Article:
2020 began like every other year. You could feel the excitement in the air as some individuals were eager for the idea to start over, and others were thrilled at the opportunity to carry on from the previous year. By all accounts, 2020 was ‘normal.’ Though after only a couple of months, normal fell by the wayside and we all found ourselves in complete isolation. 

I don’t know about you, but during the first few weeks of quarantine, I found myself in shock. Truthfully, it was rather chaotic, and I did my best to triage the situation both from a personal perspective and also as a business leader. As the weeks slowly turned into months, I found myself holding my breath until things returned to normal. I started meetings with “have patience, things will get back to normal” and I had conversations reminiscing about normal times and just wishing we could get back to it already. 

It wasn’t until I was conversing with my neighbor, a seasoned CEO, mentor, and friend, that this mindset changed. He and I were chatting about business like we’d done so many times before. I was explaining the impact that COVID-19 had on Medix, and our desire to get back to normal when he stopped me in my tracks. 

“Well, what are you waiting for? This IS the new normal.”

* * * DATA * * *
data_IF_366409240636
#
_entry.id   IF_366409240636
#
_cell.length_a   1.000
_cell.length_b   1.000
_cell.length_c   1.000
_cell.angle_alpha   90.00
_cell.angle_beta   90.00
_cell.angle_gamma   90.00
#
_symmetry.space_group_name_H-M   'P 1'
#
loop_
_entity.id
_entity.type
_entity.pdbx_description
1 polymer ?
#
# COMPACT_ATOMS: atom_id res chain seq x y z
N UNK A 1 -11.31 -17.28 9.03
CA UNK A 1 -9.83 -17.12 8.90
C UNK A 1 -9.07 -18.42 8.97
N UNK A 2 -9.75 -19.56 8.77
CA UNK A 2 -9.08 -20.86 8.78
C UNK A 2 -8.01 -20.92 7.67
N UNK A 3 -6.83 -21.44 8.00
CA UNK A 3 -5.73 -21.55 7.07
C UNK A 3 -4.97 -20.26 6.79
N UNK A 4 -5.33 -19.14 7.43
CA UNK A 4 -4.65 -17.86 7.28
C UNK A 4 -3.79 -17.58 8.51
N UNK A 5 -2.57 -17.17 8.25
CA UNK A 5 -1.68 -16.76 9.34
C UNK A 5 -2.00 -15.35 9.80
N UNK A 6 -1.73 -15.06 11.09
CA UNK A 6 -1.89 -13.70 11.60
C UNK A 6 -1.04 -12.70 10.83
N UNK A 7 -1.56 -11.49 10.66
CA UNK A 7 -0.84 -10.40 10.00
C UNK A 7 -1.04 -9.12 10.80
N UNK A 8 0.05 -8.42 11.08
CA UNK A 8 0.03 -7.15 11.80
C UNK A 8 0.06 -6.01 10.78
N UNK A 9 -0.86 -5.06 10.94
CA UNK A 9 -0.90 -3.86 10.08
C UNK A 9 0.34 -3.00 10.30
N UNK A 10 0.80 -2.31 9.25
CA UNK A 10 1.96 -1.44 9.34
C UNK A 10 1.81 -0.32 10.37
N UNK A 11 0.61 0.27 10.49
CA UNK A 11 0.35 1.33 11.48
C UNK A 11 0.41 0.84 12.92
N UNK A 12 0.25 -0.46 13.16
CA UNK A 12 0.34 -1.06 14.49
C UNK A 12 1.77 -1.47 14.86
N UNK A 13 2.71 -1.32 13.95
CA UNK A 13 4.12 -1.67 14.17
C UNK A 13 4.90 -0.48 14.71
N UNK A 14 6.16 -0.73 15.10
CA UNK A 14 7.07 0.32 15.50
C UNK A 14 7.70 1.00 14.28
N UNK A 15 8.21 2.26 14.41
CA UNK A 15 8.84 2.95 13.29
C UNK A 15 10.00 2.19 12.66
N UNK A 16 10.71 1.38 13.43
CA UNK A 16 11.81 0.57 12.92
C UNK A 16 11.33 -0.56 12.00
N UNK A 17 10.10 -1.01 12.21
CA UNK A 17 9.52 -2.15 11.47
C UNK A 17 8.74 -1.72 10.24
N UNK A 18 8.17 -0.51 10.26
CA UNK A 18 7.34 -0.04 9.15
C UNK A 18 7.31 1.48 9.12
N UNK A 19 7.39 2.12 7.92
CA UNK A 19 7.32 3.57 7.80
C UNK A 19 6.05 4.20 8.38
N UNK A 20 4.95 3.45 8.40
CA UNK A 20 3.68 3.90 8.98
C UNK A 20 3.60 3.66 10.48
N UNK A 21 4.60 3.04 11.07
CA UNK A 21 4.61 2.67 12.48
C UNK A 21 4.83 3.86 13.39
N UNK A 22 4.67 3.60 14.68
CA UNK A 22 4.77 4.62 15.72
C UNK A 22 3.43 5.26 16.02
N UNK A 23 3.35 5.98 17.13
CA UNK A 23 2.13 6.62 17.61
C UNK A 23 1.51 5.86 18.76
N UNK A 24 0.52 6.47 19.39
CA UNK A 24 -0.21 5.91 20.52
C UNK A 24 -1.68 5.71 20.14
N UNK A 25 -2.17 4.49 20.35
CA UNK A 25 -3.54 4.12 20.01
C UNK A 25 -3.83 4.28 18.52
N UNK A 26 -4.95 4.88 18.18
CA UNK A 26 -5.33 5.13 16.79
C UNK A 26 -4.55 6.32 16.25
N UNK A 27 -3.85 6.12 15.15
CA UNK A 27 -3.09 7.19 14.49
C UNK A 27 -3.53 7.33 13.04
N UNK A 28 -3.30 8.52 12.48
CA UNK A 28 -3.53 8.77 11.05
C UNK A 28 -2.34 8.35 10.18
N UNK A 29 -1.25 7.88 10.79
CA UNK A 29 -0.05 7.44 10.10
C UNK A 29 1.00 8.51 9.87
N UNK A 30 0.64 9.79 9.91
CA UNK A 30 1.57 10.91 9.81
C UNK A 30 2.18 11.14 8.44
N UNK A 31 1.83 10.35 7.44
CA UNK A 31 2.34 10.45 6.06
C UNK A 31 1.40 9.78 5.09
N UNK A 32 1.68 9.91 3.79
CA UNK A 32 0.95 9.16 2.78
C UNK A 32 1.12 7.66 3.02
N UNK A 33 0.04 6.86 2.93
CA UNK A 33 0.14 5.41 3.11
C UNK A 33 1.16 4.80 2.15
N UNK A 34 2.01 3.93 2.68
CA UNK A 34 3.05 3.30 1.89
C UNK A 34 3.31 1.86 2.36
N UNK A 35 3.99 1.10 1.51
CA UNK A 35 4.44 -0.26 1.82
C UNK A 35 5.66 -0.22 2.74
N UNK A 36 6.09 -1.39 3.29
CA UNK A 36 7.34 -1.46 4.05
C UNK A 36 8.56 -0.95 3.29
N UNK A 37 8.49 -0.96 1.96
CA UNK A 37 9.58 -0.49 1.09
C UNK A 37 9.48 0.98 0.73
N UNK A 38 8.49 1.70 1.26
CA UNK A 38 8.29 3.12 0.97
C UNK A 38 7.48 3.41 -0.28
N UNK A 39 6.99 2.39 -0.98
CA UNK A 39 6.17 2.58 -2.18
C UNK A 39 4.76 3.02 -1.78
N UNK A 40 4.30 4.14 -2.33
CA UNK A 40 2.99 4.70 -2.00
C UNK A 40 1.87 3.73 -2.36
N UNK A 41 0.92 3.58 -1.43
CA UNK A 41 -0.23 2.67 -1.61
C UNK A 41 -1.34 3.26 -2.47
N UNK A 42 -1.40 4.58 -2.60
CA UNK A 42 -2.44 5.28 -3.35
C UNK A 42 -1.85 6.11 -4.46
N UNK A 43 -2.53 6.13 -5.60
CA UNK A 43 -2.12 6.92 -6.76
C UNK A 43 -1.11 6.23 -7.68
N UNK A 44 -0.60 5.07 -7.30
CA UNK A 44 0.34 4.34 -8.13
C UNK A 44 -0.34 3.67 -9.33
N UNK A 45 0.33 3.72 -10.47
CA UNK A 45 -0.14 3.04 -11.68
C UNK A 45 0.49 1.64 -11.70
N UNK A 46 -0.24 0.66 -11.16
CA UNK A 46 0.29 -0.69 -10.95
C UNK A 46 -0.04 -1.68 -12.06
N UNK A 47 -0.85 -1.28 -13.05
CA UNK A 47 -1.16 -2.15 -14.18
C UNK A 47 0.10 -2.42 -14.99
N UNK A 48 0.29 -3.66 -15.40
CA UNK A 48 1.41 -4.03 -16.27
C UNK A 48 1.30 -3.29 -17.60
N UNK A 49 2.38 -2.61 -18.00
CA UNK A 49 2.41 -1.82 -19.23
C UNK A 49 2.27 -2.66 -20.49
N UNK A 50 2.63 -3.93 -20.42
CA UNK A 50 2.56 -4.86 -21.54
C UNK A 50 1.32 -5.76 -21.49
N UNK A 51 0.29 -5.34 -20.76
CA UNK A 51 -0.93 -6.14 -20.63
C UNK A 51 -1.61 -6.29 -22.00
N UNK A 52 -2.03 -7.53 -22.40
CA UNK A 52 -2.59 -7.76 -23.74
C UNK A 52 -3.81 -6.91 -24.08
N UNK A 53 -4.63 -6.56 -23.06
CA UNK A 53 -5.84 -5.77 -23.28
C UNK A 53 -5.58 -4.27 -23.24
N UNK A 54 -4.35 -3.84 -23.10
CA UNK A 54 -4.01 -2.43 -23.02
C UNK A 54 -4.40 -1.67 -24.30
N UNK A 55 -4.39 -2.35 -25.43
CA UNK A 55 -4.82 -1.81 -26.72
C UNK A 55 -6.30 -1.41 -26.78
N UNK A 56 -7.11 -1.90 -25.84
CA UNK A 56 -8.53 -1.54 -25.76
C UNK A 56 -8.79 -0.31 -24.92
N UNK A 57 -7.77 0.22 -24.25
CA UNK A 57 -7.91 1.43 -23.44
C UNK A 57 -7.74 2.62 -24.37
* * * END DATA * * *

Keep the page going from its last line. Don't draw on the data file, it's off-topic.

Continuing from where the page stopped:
At that moment, truer words had never been spoken. He was right; this is the new normal. There isn’t a person in this country that hasn’t been impacted and forced to adapt to new circumstances. Instead of approaching these circumstances with patience and watchful waiting, I needed to be approaching this reality with a paradigm shift in mindset and start being a part of everyone’s solution. Instead of waiting around for 2020 to get back to normal, what if we all adjust and consider this our new normal? What if, instead of waiting for things to change, we go out and help create change? What if, instead of waiting for solutions to the difficulties presented this year, we go out and be a part of those solutions?

Jim Collins talks about this in his book, ‘Good to Great’. He coined the term Stockdale Paradox, based on the experiences of a naval officer and former vice presidential candidate, James Stockdale during his seven-year captivity in the Vietnam War.  The idea is that to overcome adversity, you need to balance both optimism with realism. 

With that mindset, our current reality is in fact the new normal. We need to approach it with optimism that things will get better, but also with a realistic attitude that things might not ever get back to the normal we’ve defined in our heads. Nevertheless, sitting around waiting isn’t going to do anything. It’s now or never that we grab the bull by the horns, set aside our excuses, and start winning the day.